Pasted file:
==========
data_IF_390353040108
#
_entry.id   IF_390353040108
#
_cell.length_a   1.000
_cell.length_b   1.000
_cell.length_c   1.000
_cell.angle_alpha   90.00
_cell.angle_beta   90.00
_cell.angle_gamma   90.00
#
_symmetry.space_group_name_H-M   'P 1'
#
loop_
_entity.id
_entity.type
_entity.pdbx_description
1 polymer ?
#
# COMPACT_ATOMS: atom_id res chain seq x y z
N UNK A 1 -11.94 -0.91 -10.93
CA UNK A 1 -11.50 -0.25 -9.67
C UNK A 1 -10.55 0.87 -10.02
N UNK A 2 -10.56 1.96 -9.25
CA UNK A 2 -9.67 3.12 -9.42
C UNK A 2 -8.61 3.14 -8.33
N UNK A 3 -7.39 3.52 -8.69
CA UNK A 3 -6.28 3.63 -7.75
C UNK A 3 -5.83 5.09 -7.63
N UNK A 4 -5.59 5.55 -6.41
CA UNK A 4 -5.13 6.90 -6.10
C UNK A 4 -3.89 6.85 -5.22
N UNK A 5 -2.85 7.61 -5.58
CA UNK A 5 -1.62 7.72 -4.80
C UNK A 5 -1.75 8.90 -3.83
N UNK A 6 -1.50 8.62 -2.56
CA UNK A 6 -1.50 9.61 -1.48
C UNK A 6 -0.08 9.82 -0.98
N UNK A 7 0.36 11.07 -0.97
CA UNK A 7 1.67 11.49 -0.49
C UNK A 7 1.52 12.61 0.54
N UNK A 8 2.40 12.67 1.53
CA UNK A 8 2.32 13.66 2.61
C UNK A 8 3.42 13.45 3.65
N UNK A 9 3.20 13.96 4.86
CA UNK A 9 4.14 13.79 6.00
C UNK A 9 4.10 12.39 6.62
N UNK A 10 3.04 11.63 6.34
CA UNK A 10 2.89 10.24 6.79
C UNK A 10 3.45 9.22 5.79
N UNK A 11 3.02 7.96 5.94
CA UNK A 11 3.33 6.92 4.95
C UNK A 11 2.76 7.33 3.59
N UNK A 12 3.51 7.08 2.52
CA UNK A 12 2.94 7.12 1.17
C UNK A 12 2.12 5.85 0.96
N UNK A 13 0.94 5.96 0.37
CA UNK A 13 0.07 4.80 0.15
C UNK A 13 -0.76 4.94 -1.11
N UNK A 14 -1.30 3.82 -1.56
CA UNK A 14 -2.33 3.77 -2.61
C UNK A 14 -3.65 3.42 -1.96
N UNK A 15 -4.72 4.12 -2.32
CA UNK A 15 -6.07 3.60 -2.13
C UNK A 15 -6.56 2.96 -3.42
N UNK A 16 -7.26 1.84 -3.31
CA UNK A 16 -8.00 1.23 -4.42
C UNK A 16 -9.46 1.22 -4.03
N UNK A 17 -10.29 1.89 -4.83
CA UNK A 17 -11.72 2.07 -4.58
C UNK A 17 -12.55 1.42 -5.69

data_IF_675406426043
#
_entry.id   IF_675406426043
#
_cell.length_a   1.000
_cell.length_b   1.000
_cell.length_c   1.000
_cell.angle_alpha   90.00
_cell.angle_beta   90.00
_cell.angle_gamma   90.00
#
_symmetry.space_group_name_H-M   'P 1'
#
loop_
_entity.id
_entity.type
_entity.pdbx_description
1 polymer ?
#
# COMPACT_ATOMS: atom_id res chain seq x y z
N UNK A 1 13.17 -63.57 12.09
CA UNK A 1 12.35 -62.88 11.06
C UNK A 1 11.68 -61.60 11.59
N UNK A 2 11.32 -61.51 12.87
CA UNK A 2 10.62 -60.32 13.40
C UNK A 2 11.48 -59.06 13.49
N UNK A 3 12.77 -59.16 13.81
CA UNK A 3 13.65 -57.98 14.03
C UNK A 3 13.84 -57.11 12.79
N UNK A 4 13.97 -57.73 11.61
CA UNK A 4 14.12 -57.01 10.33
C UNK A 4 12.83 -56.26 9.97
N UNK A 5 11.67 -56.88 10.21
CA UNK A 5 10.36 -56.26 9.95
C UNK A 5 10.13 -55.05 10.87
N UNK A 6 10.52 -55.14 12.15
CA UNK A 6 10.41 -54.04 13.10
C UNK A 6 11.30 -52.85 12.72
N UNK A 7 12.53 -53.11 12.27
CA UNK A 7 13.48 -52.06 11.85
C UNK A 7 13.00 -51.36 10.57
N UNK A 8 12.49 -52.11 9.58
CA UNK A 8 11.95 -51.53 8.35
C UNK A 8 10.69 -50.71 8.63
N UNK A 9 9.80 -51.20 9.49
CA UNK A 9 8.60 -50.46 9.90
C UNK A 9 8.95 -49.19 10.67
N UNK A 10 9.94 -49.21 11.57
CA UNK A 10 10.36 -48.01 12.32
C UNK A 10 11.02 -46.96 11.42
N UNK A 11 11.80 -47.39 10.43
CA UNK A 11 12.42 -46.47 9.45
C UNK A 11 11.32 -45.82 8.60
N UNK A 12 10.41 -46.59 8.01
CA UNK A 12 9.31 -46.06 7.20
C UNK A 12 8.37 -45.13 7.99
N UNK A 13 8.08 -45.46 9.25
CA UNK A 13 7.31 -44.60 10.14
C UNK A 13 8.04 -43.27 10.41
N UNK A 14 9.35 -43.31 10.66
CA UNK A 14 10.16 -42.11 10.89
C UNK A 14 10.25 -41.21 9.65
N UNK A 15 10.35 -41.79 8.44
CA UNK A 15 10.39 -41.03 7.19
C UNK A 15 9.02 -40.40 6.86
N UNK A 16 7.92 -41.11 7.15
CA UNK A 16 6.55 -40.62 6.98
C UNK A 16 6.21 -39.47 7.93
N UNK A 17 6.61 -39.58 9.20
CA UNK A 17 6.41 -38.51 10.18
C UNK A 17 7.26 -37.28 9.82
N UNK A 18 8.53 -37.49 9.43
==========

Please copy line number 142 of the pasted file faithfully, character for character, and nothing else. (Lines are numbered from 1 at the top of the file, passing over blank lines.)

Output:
C UNK A 17 7.26 -37.28 9.82